Friday, November 15, 2019

Occupational Hazards among Sanitary Staff in Hospital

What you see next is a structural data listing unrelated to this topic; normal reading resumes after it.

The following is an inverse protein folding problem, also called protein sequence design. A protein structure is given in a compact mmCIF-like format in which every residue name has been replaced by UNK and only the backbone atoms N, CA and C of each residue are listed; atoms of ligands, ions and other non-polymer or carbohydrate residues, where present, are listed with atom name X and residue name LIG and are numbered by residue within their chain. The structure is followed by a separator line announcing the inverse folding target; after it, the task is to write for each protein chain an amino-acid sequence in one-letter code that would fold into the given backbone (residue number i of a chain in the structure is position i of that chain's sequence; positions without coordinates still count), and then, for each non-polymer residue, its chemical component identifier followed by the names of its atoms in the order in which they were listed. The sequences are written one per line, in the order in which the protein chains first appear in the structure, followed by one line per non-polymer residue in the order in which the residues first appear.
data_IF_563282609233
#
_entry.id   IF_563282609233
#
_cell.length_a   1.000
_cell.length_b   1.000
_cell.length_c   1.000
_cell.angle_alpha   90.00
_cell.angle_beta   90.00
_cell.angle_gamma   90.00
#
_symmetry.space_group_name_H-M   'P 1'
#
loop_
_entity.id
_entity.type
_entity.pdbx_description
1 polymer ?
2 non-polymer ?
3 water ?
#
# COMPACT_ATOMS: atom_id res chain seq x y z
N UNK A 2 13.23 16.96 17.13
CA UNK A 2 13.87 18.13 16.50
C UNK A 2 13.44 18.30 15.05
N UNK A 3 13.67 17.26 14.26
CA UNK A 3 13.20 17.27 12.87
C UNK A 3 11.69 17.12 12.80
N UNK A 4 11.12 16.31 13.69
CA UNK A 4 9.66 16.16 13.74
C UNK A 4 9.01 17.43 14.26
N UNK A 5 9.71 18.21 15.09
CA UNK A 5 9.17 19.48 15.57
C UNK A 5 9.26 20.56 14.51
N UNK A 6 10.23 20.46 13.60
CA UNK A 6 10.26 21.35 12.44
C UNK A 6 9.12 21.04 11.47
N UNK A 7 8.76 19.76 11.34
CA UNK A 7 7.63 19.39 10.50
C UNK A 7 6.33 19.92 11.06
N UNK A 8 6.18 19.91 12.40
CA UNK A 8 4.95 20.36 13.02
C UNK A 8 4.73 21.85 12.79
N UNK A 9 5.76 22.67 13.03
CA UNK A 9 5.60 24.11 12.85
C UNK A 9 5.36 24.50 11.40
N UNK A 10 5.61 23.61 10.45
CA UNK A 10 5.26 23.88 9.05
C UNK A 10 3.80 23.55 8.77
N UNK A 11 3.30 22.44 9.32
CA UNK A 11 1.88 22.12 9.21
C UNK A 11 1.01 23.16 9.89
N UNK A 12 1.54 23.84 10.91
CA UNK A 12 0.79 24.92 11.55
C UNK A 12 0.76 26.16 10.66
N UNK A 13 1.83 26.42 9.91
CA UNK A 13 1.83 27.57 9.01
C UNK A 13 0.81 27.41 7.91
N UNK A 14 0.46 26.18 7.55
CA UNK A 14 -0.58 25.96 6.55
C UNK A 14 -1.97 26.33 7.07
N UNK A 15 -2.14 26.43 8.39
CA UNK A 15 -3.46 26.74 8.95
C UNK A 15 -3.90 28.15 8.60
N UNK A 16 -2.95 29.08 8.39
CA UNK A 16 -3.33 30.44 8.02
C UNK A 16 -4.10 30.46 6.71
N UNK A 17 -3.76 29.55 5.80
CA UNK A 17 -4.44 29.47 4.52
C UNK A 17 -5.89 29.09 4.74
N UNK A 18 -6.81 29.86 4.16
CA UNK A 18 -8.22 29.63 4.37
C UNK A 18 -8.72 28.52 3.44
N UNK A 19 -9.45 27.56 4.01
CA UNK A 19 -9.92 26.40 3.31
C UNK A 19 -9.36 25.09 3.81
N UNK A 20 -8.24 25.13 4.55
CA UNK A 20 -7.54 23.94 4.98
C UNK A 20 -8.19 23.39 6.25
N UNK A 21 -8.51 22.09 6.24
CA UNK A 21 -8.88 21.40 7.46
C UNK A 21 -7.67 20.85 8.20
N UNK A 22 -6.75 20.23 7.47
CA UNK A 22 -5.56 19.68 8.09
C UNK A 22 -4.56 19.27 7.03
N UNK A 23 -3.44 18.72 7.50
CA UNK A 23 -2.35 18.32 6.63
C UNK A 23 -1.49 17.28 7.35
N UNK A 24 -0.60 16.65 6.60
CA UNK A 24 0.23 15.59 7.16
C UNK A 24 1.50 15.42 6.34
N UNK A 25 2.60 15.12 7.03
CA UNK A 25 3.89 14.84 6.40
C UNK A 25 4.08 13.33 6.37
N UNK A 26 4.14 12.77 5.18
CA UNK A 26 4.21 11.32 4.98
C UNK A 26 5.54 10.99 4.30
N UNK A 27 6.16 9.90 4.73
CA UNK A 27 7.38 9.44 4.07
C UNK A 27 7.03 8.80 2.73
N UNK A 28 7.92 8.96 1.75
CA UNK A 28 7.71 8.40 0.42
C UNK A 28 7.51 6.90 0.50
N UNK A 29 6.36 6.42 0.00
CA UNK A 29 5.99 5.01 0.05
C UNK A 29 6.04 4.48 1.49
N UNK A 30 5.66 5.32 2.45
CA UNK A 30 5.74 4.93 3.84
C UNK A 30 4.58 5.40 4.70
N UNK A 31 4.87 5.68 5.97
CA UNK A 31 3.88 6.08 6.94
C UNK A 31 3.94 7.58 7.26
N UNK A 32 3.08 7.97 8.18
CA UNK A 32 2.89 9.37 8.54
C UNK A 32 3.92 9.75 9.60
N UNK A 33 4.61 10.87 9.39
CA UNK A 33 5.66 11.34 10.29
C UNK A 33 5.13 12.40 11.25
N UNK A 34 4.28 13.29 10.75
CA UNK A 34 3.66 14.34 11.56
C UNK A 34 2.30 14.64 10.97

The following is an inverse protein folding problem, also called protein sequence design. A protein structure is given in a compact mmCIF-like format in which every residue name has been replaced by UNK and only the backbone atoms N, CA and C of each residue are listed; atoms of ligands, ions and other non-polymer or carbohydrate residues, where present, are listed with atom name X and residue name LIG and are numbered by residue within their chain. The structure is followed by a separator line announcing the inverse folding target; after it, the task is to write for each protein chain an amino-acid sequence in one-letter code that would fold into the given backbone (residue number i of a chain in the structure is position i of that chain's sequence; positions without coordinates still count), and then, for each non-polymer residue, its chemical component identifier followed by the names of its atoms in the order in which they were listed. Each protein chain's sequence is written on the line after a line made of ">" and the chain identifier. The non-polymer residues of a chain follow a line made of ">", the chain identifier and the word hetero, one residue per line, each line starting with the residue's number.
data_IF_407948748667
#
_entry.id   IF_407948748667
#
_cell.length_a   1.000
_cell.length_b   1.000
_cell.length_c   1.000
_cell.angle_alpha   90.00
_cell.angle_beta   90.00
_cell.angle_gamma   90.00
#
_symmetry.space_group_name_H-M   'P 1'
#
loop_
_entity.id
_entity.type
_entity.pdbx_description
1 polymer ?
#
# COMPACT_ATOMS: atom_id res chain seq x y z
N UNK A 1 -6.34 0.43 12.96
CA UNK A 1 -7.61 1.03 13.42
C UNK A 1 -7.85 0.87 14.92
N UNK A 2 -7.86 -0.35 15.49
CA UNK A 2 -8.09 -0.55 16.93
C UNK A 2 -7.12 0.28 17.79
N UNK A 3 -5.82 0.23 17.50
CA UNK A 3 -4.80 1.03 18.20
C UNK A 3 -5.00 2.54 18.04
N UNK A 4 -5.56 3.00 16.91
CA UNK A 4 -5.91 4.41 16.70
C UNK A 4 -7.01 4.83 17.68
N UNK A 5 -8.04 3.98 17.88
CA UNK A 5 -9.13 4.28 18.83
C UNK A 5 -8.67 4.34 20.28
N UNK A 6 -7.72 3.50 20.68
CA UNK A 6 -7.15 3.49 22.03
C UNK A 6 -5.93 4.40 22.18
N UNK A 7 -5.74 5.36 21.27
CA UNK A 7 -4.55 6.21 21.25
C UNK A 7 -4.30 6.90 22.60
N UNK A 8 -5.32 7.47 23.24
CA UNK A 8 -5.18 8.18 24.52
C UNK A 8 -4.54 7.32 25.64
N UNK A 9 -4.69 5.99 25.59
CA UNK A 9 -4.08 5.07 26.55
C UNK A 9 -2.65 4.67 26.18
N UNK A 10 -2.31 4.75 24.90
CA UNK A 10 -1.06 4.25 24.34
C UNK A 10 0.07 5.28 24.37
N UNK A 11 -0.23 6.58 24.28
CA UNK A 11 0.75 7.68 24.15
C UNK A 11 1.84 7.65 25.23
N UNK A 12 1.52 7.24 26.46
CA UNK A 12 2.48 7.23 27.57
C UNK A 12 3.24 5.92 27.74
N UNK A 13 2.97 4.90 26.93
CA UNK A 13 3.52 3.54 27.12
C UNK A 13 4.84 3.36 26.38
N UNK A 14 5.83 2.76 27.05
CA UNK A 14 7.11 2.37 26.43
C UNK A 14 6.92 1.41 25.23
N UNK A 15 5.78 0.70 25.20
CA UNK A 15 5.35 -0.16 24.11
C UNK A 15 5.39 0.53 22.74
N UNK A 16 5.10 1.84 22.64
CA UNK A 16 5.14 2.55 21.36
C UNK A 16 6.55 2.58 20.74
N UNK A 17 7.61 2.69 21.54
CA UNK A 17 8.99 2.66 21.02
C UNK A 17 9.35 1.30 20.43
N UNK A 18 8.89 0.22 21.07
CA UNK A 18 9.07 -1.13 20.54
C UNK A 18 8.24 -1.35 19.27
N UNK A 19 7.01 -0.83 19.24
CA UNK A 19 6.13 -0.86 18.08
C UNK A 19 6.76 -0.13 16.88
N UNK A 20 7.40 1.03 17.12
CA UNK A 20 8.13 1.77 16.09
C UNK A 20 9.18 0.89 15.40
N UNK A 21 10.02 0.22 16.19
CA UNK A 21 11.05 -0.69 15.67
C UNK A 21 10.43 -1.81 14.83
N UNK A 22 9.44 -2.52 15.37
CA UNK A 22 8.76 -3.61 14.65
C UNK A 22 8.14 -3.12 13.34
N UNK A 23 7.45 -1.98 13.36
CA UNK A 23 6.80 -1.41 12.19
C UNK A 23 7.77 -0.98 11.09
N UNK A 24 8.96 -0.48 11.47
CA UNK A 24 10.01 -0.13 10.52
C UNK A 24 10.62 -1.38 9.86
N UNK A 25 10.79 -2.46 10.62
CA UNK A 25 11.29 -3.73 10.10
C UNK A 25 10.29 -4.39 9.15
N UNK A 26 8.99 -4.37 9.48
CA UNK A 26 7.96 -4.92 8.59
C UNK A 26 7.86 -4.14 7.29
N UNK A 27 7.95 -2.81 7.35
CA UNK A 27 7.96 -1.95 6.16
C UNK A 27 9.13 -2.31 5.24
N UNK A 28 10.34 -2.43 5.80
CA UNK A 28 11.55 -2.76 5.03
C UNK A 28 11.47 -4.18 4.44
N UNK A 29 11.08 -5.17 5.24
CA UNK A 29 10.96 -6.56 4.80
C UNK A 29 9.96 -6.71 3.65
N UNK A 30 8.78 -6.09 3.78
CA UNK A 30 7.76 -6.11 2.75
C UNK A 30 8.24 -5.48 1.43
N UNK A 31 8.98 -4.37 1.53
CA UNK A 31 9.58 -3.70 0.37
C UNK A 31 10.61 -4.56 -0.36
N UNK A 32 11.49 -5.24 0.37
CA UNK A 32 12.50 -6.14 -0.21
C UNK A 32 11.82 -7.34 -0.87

Occupational Hazards among Sanitary Staff in Hospital Occupational Hazards among Sanitary Staff Working at Tertiary Care Hospitals of Karachi Abstract Improper waste management increases the risk of occupational hazard among staff working in hospital. The aim of this cross-sectional study was to identify awareness and practices associated with occupational hazards among the sanitary staff working at tertiary care hospitals. The study was conducted at 2 government hospitals in Karachi, from October 2012 to January 2013. An anonymous, self-descriptive questionnaire was used to collect data. Among 106 participants, only 39% (n=41) received training on managing hazardous waste. Moreover, only 51% (n=54) were able to differentiate between hazardous and non-hazardous waste. Around, 69% (n=73) respondents had provision of Personal Protective Equipment (PPE) whereas; only 36% (n=38) were compliant with it. Two third of the participants reported that they have encountered injury from hospital waste. Fisher’s Exact Test revealed that use of PPE is associated with education, experience, training and awareness. The study revealed great need of awareness about health hazards among sanitary staff working at hospitals along with provision of facilities. Keywords: Occupational Hazards, Personal Protective Equipment, Waste Management, Sanitary Staff. Hospital waste serves to be the most hazardous waste material which can lead to life threatening infectious diseases. Poor and improper handling of waste increases the risk of exposure to pathogenic organisms.1 Waste material generated from hospitals are considered as hazardous hence, it needs to be treated cautiously.2 In developing countries, there is scarce awareness and knowledge about proper management of hospital waste.3 All staff working at hospital is prone to acquire infections. However, sanitary staffs are at greater risk.4 A number of diseases can be transmitted via contact with hazardous hospital waste including Acquired Immunodeficiency Syndrome (AIDS), hepatitis B, and hepatitis C.5 Therefore, training of sanitary staff working at healthcare facilities is essential.4 All healthcare facilities needs to prepare their own policies to ensure proper management of hospital waste and provision of staff safety.6 Appropriate management of hospital waste is based upon hospital administration, policies, finance, staff training, and active participation of staff.7 The staff responsible for handling hospital waste needs to be provided with all essential PPE.8 This study focuses on awareness of occupational hazards among sanitary staff working at government hospitals in Karachi. The study was conducted at two tertiary care government hospitals of Karachi from October 2012 till January 2013. It was a cross sectional survey conducted on 106 participants that had given consent and who had minimum of 3 months of experience. The survey was conducted through a structured questionnaire and data was analyzed through SPSS. Among 106 participants 71% (n=75) were male and 29% (n=31) were females. Mean age of participants was 40.23 (+ 9.5 SD). As displayed in Table 1, among all participants 62% had work experience of more than 5 years. Majority (n=36, 34%) of the participants had received secondary education. Participants who had done intermediate (n=23, 22%) were working as shift supervisors. Job responsibility of participants included dusting and cleaning wards (n=41, 39%), collection of hospital waste (n=32, 30%), segregation of hospital waste (n=18, 17%), and disposal of waste material (n=15, 14%). Table 1 Demographic Profile of Study Participants 15 25 32 34 24 23 36 23 41 32 18 15 14 24 30 32 23 22 34 22 39 30 17 14 During job tenure, only 41 (39%) staff received formal training on handling hospital waste and preventing health hazards by following standard precautions. However, 54 (51%) of the respondents were aware about hazardous and non-hazardous waste products. Among all participants, only 19 (18%) underwent medical inspection and 67 (63%) of them received Hepatitis-B vaccination. However, among recipients of Hepatitis-B vaccine, only 37 (35%) received complete vaccination i.e. all 3 doses of Hepatitis-B. On inquiring about availability of PPE, 73 (69%) responded that PPE are provided by hospital whereas, only 38 (36%) of the respondents were using PPE. Among all participants, 87 (82%) were compliant with hand washing. With regard to separate collection of hazardous waste from non-hazardous waste, 47 (44%) of the respondents said that they collect waste separately. However, only 21 (20%) of the participants reported that they carry hazardous and non-hazardous waste separately. Majority (n=88, 83%) were using open containers for carrying waste material. Around 69 (65%) of the participants responded that they have encountered injury from hospital waste. Among them, 2 (2%) encountered needle stick injury, 30 (28%) experienced sharp injuries, 24 (23%) came in contact with blood and body fluids, and 14 (13%) got other types of injury. Only 18 (17%) of the participants didn’t experienced any illness, however 21 (20%) experienced gastrointestinal tract problems, 28 (27%) suffered from respiratory disorders, 14 (13%) got eye infections, 11 (10%) came in contact with skin diseases, and 14 (13%) encountered blood borne diseases. With regard to compliance of using standard precaution 34 (32%) of the participants always use gloves, only 7.5% of the participants always use apron, and 31 (29%) always use masks. The Fisher’s Exact test revealed a significant association between experience and use of PPE (P=0.027). Similarly, highly significant association has been identified between training and compliance with use of PPE (PPPP=0.078), was found to be insignificant (see Table 2). Table 2 Association between Compliance with Use of PPE and Demographic Characteristics * Significant ** Fisher’s Exact Test applied due to low cell count Generation of waste at hospitals demands for it proper disposal to avoid hazardous consequences associated with it. It is the prime responsibility of hospital to maintain clean and healthy environment to reduce infections associated with hospital wastes.6 Therefore, it is essential to provide appropriate training to ensure staff safety.9 In current study, less than half of the respondents received training and around half of the respondents displayed awareness about hazardous waste material. The study also displayed an association between training as well as awareness about hazardous waste with compliance to PPE use. Similarly, available evidences in the field also suggests that training of staff along with regular follow-ups can foster compliance with appropriate waste management practices.10 Available literature also suggests that for appropriate management of hospital waste and safety of hospital staff, continuous training programs needs to be organized.8 Current study revealed that only 18% of the sanitary staff went through medical inspection and around 35% of the staff received complete doses of hepatitis B vaccination. In contrast, previous study on sanitary staff working in tertiary care hospital of Rawalpindi reported that none of the sanitary staff went through medical checkup or received any vaccination before or during job tenure.4 The findings of current study revealed that availability of PPE was inadequate. However, it is essential to provide continuous supply of PPE and to bring change in attitude of staff towards use of PPE. The efforts of providing training, creating awareness, and providing personal protective equipment will not be of worth if staff will not comply with the appropriate waste handling and management strategies. Our study also demonstrated that only one third of the respondents were using available PPE. However, non-compliance with appropriate management of hospital waste makes sanitary staff prone to infections.10 Hence, efforts need to be made for providing training and creating awareness among sanitary staff for handling hazardous hospital waste. Moreover, organization should develop relevant policies and protocols to ensure appropriate handling and disposal of hospital waste. Organizations should also take initiatives for conducting medical inspection and vaccinating all hospital staff including sanitary staff. Availability of PPE should be adequate and staff needs to be encouraged to use PPE. Evidence based interventional research can be conducted to ensure appropriate handling of hazardous hospital waste for preventing sanitary staff from infectious diseases. References Hossain MS, Santhanam A, Nik Norulaini NA, Omar AK. Clinical solid waste management practices and its impact on human health and environment-A review. Waste Manag 2011; 31:754–6. Ross DE. Safeguarding public health, the core reason for solid waste management. Waste Manag Res 2011; 29:779–80. Janjua NZ, Khan MI, Mahmood B. Sharp injuries and their determinants among health care workers at first-level care facilities in Sindh Province, Pakistan. Trop Med Int Health 2010; 15:1244–51. Ahmed I, Farooq U, Rabia M, Naheed A, Maryum A, Asia A. Awareness among sanitary workers regarding their job: A survey at tertiary care hospital. Medical Forum Monthly: A Journal for all Specialties. Retrieved from Hayashi Y. Proper disposal of medical wastes infection prevention and waste management at Hiroshima city, Asa Hospital. Rinsho Byori, 2000 (Suppl 112):26-31. Hashmi SK, Shahab S. Hospital and biomedical waste management. In: Iliyas M, Editor, Community medicine and public health. 4th ed. Karachi: Time Publishers, 2003, pp. 426-37. Yadav M. Hospital waste-A Major Problem. Hospital Today 2011; 8: 276-282. Pandit NB, Mehta HK, Kartha GP, Choudhary SK. Management of biomedical waste: Awareness and practices in a district of Gujarat. Indian J Public Health 2005; 49:245-7. Al-Khatib IA, Al-Qaroot YS, Ali-Shtayeh MS. Management of healthcare waste in circumstances of limited resources: a case study in the hospitals of Nablus city, Palestine. Waste Manag Res 2009; 27:305–12. Ikram A, Hussain Shah SI, Naseem S, Absar SF, Ullah S, Ambreen T, et al. Status of hospital infection control measures at seven major tertiary care hospitals of northern punjab. J Coll Physicians Surg Pak 2010; 20:266–70.